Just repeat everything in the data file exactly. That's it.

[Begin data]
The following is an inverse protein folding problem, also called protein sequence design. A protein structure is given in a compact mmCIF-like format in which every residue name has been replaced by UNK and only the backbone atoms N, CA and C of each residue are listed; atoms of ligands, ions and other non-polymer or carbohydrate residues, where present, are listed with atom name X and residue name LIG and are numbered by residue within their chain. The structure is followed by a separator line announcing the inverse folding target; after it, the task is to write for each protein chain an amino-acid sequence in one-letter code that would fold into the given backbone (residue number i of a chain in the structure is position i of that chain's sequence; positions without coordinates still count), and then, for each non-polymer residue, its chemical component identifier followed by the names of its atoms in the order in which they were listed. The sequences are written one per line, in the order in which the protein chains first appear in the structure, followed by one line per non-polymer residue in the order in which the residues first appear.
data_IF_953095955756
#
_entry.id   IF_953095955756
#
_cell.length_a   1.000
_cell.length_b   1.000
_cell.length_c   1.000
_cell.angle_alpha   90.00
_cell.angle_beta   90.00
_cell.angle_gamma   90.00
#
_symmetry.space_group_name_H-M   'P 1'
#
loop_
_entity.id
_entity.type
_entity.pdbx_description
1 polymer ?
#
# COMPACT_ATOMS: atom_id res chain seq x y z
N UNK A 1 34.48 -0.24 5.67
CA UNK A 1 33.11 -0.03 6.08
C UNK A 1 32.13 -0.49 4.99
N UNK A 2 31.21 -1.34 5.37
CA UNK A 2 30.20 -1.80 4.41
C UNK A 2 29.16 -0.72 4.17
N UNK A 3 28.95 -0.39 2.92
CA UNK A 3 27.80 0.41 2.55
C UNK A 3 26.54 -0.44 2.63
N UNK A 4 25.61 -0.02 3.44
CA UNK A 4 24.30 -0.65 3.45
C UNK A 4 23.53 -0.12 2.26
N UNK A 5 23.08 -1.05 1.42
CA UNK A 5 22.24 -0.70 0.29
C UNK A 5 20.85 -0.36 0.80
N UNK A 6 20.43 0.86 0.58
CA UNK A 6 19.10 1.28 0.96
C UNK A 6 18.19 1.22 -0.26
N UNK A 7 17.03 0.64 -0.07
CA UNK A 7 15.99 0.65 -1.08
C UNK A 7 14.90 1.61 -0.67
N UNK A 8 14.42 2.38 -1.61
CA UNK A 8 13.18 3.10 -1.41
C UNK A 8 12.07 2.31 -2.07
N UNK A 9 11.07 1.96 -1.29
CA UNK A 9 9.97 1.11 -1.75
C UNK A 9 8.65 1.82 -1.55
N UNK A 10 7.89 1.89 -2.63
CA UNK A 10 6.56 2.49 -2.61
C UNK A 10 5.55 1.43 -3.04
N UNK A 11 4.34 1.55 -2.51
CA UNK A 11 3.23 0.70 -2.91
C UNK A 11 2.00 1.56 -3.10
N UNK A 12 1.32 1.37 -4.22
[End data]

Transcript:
The following is an inverse protein folding problem, also called protein sequence design. A protein structure is given in a compact mmCIF-like format in which every residue name has been replaced by UNK and only the backbone atoms N, CA and C of each residue are listed; atoms of ligands, ions and other non-polymer or carbohydrate residues, where present, are listed with atom name X and residue name LIG and are numbered by residue within their chain. The structure is followed by a separator line announcing the inverse folding target; after it, the task is to write for each protein chain an amino-acid sequence in one-letter code that would fold into the given backbone (residue number i of a chain in the structure is position i of that chain's sequence; positions without coordinates still count), and then, for each non-polymer residue, its chemical component identifier followed by the names of its atoms in the order in which they were listed. The sequences are written one per line, in the order in which the protein chains first appear in the structure, followed by one line per non-polymer residue in the order in which the residues first appear.
data_IF_953095955756
#
_entry.id   IF_953095955756
#
_cell.length_a   1.000
_cell.length_b   1.000
_cell.length_c   1.000
_cell.angle_alpha   90.00
_cell.angle_beta   90.00
_cell.angle_gamma   90.00
#
_symmetry.space_group_name_H-M   'P 1'
#
loop_
_entity.id
_entity.type
_entity.pdbx_description
1 polymer ?
#
# COMPACT_ATOMS: atom_id res chain seq x y z
N UNK A 1 34.48 -0.24 5.67
CA UNK A 1 33.11 -0.03 6.08
C UNK A 1 32.13 -0.49 4.99
N UNK A 2 31.21 -1.34 5.37
CA UNK A 2 30.20 -1.80 4.41
C UNK A 2 29.16 -0.72 4.17
N UNK A 3 28.95 -0.39 2.92
CA UNK A 3 27.80 0.41 2.55
C UNK A 3 26.54 -0.44 2.63
N UNK A 4 25.61 -0.02 3.44
CA UNK A 4 24.30 -0.65 3.45
C UNK A 4 23.53 -0.12 2.26
N UNK A 5 23.08 -1.05 1.42
CA UNK A 5 22.24 -0.70 0.29
C UNK A 5 20.85 -0.36 0.80
N UNK A 6 20.43 0.86 0.58
CA UNK A 6 19.10 1.28 0.96
C UNK A 6 18.19 1.22 -0.26
N UNK A 7 17.03 0.64 -0.07
CA UNK A 7 15.99 0.65 -1.08
C UNK A 7 14.90 1.61 -0.67
N UNK A 8 14.42 2.38 -1.61
CA UNK A 8 13.18 3.10 -1.41
C UNK A 8 12.07 2.31 -2.07
N UNK A 9 11.07 1.96 -1.29
CA UNK A 9 9.97 1.11 -1.75
C UNK A 9 8.65 1.82 -1.55
N UNK A 10 7.89 1.89 -2.63
CA UNK A 10 6.56 2.49 -2.61
C UNK A 10 5.55 1.43 -3.04
N UNK A 11 4.34 1.55 -2.51
CA UNK A 11 3.23 0.70 -2.91
C UNK A 11 2.00 1.56 -3.10
N UNK A 12 1.32 1.37 -4.22